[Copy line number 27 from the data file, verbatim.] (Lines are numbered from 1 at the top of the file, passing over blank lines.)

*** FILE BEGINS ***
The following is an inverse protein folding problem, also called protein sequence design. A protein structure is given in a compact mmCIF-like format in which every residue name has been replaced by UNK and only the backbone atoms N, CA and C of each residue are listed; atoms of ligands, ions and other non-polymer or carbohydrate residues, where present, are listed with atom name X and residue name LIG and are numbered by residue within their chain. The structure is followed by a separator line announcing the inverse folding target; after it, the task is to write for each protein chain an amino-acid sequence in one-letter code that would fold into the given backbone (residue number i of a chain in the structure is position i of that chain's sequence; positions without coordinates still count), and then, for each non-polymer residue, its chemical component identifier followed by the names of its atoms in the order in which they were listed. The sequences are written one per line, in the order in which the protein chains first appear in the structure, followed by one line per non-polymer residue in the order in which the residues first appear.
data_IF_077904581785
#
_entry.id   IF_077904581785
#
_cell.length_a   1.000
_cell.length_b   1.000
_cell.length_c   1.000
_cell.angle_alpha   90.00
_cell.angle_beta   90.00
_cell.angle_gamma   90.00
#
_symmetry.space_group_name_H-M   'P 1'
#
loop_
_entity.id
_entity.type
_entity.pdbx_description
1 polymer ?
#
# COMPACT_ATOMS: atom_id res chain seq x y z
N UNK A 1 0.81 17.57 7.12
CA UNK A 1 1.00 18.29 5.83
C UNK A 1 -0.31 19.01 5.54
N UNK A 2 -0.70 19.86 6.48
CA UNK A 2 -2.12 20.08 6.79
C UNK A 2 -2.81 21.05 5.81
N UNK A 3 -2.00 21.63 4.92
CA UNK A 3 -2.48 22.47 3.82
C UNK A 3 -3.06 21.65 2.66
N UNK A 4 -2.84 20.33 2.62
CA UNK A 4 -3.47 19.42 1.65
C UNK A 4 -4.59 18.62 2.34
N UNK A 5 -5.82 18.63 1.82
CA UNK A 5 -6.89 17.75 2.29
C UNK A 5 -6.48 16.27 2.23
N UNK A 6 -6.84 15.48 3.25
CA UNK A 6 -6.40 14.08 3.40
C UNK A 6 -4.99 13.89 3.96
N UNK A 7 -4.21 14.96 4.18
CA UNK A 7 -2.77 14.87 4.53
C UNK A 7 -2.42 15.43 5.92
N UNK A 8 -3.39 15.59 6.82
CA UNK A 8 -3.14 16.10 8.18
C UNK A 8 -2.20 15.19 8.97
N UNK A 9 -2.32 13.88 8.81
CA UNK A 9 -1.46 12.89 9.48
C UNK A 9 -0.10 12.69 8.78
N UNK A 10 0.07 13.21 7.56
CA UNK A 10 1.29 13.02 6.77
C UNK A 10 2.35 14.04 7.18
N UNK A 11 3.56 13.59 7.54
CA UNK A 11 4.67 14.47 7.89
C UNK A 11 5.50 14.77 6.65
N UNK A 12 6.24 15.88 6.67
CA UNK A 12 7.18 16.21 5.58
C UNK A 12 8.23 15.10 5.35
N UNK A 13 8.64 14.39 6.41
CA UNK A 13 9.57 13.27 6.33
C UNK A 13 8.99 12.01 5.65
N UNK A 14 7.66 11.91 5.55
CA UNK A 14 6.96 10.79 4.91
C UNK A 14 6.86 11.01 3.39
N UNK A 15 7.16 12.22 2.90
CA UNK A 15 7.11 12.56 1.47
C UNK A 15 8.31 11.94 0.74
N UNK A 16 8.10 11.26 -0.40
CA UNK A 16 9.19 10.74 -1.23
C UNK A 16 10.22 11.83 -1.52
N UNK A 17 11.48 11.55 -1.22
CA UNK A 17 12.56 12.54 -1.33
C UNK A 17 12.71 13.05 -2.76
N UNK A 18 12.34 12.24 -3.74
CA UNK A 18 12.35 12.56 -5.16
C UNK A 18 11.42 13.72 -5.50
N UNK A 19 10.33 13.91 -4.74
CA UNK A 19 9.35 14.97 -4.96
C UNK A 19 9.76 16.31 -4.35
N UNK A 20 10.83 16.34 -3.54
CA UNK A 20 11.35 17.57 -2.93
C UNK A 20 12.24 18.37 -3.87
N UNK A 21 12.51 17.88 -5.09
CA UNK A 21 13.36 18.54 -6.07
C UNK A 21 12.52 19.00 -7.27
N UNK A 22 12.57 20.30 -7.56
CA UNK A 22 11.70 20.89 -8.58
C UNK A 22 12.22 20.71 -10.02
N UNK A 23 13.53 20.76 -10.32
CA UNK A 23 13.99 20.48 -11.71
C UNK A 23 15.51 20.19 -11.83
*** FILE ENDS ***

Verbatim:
C UNK A 2 -2.81 21.05 5.81